Mullainathan and colleagues tested the same 464 farmers before and after the harvest and their IQ scores improved by 25 percent when their wallets fattened.

“It’s a very powerful effect,” said study co-author Eldar Shafir, a Princeton University psychology professor. “When you are dealing with budgetary finances, it does intrude on your thinking. It’s at the top of your mind.”

In the New Jersey part of the study, the scientists tested about 400 shoppers, presenting them with scenarios that involved a large and a small car repair bill. Those with family incomes of about $20,000 scored about the same as those with $70,000 incomes on IQ tests when the car bill was small. But when the poorer people had to think about facing a whopping repair bill, their IQ scores were 40 percent lower.

Education differences can’t be a major factor because the poor only scored worse when they were faced with big bills, Safir said. The more educated rich may have learned to divide their attention, but that wouldn’t be a significant factor, he said.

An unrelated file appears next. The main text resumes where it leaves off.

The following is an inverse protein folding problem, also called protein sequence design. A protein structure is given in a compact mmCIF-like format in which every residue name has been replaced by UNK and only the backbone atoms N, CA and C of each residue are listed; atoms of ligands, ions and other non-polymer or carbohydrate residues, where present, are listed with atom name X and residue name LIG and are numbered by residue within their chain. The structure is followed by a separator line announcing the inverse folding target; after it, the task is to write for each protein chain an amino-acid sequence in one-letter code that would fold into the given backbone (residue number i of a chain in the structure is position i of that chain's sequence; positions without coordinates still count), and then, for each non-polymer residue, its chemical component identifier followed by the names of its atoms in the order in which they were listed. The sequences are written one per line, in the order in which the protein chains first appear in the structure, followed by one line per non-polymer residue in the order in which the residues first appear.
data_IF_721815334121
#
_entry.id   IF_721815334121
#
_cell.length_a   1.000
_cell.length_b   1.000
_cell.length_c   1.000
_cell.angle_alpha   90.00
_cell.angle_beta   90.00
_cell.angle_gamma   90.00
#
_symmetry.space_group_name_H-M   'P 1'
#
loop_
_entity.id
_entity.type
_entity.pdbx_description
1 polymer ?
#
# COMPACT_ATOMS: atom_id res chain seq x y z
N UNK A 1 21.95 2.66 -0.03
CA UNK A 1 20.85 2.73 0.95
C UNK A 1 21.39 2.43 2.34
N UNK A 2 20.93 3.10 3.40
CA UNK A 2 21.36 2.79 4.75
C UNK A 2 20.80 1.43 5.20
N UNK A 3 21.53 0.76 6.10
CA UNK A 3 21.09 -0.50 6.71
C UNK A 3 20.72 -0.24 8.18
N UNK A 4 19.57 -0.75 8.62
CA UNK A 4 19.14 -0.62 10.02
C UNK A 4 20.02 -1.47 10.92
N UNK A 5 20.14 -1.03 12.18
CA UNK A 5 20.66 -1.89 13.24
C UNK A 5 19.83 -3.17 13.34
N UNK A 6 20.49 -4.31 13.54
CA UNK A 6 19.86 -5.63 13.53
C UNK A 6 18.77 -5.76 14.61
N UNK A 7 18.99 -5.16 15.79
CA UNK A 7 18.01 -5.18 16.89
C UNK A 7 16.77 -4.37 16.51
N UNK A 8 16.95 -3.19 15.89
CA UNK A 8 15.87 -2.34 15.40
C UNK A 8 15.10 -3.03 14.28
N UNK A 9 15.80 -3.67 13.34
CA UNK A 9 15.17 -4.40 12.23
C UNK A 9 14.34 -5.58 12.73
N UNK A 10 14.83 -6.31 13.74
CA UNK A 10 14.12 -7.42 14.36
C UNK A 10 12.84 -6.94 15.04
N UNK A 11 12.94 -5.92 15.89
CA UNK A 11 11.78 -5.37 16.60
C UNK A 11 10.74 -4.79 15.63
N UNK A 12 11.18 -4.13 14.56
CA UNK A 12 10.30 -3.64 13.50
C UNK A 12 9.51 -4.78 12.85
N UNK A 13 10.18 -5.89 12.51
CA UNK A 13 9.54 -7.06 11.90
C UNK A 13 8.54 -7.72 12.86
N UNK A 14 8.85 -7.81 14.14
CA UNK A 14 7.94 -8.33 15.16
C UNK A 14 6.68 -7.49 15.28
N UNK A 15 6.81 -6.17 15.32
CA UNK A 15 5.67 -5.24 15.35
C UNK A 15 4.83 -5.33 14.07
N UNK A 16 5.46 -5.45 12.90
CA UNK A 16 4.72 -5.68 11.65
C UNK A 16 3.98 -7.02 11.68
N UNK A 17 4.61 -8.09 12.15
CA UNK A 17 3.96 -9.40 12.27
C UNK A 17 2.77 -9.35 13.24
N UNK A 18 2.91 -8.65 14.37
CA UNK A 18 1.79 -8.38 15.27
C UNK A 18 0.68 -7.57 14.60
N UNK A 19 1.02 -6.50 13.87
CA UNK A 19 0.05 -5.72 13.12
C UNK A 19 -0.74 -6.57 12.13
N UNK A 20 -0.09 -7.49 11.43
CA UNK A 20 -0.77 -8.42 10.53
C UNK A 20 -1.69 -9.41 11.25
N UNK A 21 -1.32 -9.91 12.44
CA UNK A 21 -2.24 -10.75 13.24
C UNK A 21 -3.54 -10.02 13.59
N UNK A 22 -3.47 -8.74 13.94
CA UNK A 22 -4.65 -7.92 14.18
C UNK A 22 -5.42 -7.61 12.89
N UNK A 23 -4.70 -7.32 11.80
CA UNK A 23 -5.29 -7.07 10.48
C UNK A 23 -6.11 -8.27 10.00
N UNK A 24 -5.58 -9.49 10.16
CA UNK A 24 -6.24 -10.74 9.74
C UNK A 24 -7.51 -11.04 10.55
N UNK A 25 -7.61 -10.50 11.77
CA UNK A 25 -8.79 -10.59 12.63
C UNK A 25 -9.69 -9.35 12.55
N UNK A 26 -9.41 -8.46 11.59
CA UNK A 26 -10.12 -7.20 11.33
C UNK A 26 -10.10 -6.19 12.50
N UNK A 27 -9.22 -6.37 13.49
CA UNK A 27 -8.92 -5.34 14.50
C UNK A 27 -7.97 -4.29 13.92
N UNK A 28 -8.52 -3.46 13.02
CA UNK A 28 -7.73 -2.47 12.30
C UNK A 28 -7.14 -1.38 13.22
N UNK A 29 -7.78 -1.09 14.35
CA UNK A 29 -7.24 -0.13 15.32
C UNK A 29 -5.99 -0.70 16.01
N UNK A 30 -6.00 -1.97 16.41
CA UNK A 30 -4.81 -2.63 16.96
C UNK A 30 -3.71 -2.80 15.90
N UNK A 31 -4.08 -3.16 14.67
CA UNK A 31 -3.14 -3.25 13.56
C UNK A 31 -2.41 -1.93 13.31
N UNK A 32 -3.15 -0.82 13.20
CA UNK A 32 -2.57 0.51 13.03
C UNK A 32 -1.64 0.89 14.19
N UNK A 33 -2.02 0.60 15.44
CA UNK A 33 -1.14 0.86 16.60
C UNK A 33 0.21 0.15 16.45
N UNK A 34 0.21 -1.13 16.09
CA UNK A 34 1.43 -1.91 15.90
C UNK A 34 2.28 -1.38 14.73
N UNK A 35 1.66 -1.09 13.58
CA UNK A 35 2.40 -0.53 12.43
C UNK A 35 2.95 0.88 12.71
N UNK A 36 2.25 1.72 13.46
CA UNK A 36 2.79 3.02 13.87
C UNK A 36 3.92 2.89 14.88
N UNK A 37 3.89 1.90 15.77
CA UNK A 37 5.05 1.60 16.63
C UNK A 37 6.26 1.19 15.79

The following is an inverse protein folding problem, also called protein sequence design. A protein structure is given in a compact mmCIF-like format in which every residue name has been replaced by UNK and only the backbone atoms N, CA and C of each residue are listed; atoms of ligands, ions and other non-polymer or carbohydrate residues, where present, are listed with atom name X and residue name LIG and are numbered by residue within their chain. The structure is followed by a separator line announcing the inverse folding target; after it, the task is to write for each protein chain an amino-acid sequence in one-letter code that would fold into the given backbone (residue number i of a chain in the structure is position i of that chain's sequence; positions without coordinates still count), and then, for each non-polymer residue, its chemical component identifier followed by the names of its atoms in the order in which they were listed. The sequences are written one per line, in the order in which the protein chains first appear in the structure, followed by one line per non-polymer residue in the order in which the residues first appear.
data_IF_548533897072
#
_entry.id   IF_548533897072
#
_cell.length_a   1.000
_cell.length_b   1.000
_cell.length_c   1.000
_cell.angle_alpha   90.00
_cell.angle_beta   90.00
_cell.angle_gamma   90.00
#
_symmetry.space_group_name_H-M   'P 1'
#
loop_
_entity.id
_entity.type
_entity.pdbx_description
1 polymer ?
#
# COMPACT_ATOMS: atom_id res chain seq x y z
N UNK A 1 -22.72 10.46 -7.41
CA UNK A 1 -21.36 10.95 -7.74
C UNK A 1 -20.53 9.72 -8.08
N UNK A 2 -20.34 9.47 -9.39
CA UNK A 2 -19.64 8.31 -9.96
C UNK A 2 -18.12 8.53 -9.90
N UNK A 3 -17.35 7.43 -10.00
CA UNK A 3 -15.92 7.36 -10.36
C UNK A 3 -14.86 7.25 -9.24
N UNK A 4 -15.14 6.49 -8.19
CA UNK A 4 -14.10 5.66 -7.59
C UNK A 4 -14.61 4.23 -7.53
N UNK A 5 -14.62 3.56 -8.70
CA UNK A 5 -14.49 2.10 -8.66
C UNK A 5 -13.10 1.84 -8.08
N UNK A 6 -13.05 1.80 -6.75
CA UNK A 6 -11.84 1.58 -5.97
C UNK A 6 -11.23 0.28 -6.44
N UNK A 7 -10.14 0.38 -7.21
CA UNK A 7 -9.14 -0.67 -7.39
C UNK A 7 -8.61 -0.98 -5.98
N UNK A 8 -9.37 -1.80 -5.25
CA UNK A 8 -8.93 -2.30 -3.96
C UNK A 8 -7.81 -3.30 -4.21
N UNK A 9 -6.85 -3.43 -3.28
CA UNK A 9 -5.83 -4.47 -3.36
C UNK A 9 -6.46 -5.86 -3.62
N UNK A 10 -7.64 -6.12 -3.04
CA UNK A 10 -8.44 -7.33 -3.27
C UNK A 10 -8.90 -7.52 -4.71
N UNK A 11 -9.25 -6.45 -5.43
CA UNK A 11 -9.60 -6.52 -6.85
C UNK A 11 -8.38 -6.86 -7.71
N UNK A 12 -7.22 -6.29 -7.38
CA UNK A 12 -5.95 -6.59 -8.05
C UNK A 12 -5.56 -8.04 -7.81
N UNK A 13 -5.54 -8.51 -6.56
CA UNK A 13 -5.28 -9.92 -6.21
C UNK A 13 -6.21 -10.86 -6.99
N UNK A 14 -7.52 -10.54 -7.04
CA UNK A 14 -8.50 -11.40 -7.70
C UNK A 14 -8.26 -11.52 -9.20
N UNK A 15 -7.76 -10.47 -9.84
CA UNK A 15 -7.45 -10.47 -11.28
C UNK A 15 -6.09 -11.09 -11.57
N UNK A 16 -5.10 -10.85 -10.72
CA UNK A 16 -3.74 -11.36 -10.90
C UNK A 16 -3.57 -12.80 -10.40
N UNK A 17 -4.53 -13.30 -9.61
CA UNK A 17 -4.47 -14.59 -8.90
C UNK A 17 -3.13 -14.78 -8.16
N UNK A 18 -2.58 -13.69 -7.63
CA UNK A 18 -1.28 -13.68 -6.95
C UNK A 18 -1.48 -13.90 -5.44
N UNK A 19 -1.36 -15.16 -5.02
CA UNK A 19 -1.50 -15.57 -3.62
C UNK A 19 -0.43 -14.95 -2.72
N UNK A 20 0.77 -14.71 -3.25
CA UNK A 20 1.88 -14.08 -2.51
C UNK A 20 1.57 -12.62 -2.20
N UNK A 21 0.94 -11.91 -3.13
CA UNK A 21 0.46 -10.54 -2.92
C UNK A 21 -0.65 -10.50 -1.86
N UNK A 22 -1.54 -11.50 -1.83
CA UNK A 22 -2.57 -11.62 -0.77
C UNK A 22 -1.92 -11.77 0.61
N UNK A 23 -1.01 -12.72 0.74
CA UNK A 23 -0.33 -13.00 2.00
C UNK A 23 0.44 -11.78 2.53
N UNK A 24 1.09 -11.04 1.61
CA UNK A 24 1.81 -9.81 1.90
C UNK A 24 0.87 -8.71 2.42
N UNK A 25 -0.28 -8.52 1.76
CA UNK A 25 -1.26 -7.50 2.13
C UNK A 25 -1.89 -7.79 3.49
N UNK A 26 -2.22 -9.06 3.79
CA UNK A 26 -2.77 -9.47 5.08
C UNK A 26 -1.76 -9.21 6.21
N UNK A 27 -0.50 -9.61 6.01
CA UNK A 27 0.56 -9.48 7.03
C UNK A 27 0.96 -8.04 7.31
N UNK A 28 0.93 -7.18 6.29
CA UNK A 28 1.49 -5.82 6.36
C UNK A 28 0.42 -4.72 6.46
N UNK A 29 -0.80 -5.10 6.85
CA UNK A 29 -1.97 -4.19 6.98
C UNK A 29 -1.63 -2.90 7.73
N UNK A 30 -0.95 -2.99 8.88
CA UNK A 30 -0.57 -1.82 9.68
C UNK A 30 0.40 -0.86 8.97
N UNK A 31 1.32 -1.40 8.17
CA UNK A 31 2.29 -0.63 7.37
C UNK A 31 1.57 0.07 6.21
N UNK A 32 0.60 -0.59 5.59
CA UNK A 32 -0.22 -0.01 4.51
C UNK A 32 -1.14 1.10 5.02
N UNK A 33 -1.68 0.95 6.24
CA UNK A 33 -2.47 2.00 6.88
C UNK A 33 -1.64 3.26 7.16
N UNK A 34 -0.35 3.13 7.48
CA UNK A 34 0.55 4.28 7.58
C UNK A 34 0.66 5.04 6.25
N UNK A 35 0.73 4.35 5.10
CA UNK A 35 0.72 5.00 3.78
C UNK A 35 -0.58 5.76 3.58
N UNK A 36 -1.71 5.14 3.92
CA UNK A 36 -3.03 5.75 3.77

The study’s authors and others say the results contradict long-standing conservative economic social and political theory that say it is individuals — not circumstances — that are the primary problem with poverty. In the case of India, it was the same people before and after, so it can’t be the person’s fault.

“For a long time we’ve been blaming the poor for their own failings,” Zhao said. “We’re arguing something very different.”

Poverty researcher Kathryn Edin of Harvard, who wasn’t part of the study, said the research “is a big deal that solves a critical puzzle in poverty research.”

She said poor people often have the same mainstream values about marriage and two-parent families as everyone else, but they don’t seem to act that way. This shows that it’s not their values but the situation that impairs their decision-making, she said.